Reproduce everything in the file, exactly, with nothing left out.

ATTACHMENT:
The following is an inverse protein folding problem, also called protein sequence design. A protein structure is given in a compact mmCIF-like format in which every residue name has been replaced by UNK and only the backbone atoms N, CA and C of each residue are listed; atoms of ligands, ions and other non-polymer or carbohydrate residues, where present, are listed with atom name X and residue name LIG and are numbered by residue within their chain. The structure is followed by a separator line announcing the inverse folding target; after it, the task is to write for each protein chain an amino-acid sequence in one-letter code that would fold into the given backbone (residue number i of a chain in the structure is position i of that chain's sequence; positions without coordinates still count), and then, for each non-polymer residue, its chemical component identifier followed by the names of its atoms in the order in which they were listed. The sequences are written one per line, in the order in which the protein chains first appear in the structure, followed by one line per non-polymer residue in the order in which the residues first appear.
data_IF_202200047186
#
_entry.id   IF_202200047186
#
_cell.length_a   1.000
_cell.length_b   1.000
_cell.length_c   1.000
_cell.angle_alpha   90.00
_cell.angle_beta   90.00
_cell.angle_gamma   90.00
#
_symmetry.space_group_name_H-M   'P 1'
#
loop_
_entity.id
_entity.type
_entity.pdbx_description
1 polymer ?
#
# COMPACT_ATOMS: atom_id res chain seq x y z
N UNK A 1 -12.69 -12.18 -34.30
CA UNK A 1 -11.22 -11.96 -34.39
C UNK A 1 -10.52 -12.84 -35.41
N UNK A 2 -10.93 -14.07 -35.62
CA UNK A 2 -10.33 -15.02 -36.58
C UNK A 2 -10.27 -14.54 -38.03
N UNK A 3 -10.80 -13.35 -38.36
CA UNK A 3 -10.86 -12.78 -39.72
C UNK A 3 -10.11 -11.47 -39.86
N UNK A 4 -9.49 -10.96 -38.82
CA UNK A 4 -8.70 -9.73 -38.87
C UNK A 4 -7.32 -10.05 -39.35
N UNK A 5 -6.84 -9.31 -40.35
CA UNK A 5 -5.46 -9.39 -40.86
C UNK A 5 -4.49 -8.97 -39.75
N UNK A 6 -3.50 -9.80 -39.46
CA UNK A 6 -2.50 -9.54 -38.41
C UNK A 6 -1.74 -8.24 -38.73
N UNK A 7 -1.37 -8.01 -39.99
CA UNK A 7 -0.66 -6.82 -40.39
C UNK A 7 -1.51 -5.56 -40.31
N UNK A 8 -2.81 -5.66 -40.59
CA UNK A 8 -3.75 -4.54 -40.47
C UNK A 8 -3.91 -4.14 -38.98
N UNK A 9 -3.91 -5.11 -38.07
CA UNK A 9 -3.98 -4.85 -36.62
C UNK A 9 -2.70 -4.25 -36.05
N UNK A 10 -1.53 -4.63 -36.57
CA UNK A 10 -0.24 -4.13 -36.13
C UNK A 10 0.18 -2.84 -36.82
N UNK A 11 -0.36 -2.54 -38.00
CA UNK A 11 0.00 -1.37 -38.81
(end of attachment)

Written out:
The following is an inverse protein folding problem, also called protein sequence design. A protein structure is given in a compact mmCIF-like format in which every residue name has been replaced by UNK and only the backbone atoms N, CA and C of each residue are listed; atoms of ligands, ions and other non-polymer or carbohydrate residues, where present, are listed with atom name X and residue name LIG and are numbered by residue within their chain. The structure is followed by a separator line announcing the inverse folding target; after it, the task is to write for each protein chain an amino-acid sequence in one-letter code that would fold into the given backbone (residue number i of a chain in the structure is position i of that chain's sequence; positions without coordinates still count), and then, for each non-polymer residue, its chemical component identifier followed by the names of its atoms in the order in which they were listed. The sequences are written one per line, in the order in which the protein chains first appear in the structure, followed by one line per non-polymer residue in the order in which the residues first appear.
data_IF_202200047186
#
_entry.id   IF_202200047186
#
_cell.length_a   1.000
_cell.length_b   1.000
_cell.length_c   1.000
_cell.angle_alpha   90.00
_cell.angle_beta   90.00
_cell.angle_gamma   90.00
#
_symmetry.space_group_name_H-M   'P 1'
#
loop_
_entity.id
_entity.type
_entity.pdbx_description
1 polymer ?
#
# COMPACT_ATOMS: atom_id res chain seq x y z
N UNK A 1 -12.69 -12.18 -34.30
CA UNK A 1 -11.22 -11.96 -34.39
C UNK A 1 -10.52 -12.84 -35.41
N UNK A 2 -10.93 -14.07 -35.62
CA UNK A 2 -10.33 -15.02 -36.58
C UNK A 2 -10.27 -14.54 -38.03
N UNK A 3 -10.80 -13.35 -38.36
CA UNK A 3 -10.86 -12.78 -39.72
C UNK A 3 -10.11 -11.47 -39.86
N UNK A 4 -9.49 -10.96 -38.82
CA UNK A 4 -8.70 -9.73 -38.87
C UNK A 4 -7.32 -10.05 -39.35
N UNK A 5 -6.84 -9.31 -40.35
CA UNK A 5 -5.46 -9.39 -40.86
C UNK A 5 -4.49 -8.97 -39.75
N UNK A 6 -3.50 -9.80 -39.46
CA UNK A 6 -2.50 -9.54 -38.41
C UNK A 6 -1.74 -8.24 -38.73
N UNK A 7 -1.37 -8.01 -39.99
CA UNK A 7 -0.66 -6.82 -40.39
C UNK A 7 -1.51 -5.56 -40.31
N UNK A 8 -2.81 -5.66 -40.59
CA UNK A 8 -3.75 -4.54 -40.47
C UNK A 8 -3.91 -4.14 -38.98
N UNK A 9 -3.91 -5.11 -38.07
CA UNK A 9 -3.98 -4.85 -36.62
C UNK A 9 -2.70 -4.25 -36.05
N UNK A 10 -1.53 -4.63 -36.57
CA UNK A 10 -0.24 -4.13 -36.13
C UNK A 10 0.18 -2.84 -36.82
N UNK A 11 -0.36 -2.54 -38.00
CA UNK A 11 0.00 -1.37 -38.81